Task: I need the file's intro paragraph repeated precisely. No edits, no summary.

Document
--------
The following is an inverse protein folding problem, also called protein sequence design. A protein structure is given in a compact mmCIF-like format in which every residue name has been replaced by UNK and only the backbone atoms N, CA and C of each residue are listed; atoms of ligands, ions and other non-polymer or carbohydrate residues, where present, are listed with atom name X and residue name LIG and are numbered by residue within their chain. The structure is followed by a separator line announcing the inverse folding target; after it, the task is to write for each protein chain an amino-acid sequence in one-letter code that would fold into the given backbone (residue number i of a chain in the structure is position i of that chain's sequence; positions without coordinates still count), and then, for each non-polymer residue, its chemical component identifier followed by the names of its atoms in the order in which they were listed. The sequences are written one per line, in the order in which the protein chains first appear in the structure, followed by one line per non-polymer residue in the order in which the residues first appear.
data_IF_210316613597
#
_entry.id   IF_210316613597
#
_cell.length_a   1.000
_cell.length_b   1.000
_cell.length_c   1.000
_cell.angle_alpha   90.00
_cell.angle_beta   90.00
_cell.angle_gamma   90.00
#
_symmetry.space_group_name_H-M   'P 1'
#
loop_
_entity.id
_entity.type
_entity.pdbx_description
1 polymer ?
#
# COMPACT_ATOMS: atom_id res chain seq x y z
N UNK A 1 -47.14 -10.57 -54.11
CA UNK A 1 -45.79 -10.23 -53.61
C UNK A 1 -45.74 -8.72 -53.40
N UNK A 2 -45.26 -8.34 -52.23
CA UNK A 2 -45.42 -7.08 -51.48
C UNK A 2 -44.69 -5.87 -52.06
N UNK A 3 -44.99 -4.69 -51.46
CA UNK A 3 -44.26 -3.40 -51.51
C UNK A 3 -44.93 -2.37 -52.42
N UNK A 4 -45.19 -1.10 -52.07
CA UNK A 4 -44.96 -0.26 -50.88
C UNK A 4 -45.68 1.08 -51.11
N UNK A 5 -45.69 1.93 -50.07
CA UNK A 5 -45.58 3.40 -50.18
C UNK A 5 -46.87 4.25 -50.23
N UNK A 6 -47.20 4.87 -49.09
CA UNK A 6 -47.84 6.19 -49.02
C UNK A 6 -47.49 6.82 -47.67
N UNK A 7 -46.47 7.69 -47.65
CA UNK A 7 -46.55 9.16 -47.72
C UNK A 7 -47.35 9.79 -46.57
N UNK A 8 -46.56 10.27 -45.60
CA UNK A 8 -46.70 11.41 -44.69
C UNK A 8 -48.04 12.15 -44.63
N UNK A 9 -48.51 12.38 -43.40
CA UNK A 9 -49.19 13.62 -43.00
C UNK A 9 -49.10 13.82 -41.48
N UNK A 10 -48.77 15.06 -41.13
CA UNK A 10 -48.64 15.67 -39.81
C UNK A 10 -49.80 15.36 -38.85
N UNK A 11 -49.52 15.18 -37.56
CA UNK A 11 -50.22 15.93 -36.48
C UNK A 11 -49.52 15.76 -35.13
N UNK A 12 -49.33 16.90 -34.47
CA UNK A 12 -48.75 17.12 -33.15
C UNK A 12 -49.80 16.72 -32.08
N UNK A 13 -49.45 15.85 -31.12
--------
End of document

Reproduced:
The following is an inverse protein folding problem, also called protein sequence design. A protein structure is given in a compact mmCIF-like format in which every residue name has been replaced by UNK and only the backbone atoms N, CA and C of each residue are listed; atoms of ligands, ions and other non-polymer or carbohydrate residues, where present, are listed with atom name X and residue name LIG and are numbered by residue within their chain. The structure is followed by a separator line announcing the inverse folding target; after it, the task is to write for each protein chain an amino-acid sequence in one-letter code that would fold into the given backbone (residue number i of a chain in the structure is position i of that chain's sequence; positions without coordinates still count), and then, for each non-polymer residue, its chemical component identifier followed by the names of its atoms in the order in which they were listed. The sequences are written one per line, in the order in which the protein chains first appear in the structure, followed by one line per non-polymer residue in the order in which the residues first appear.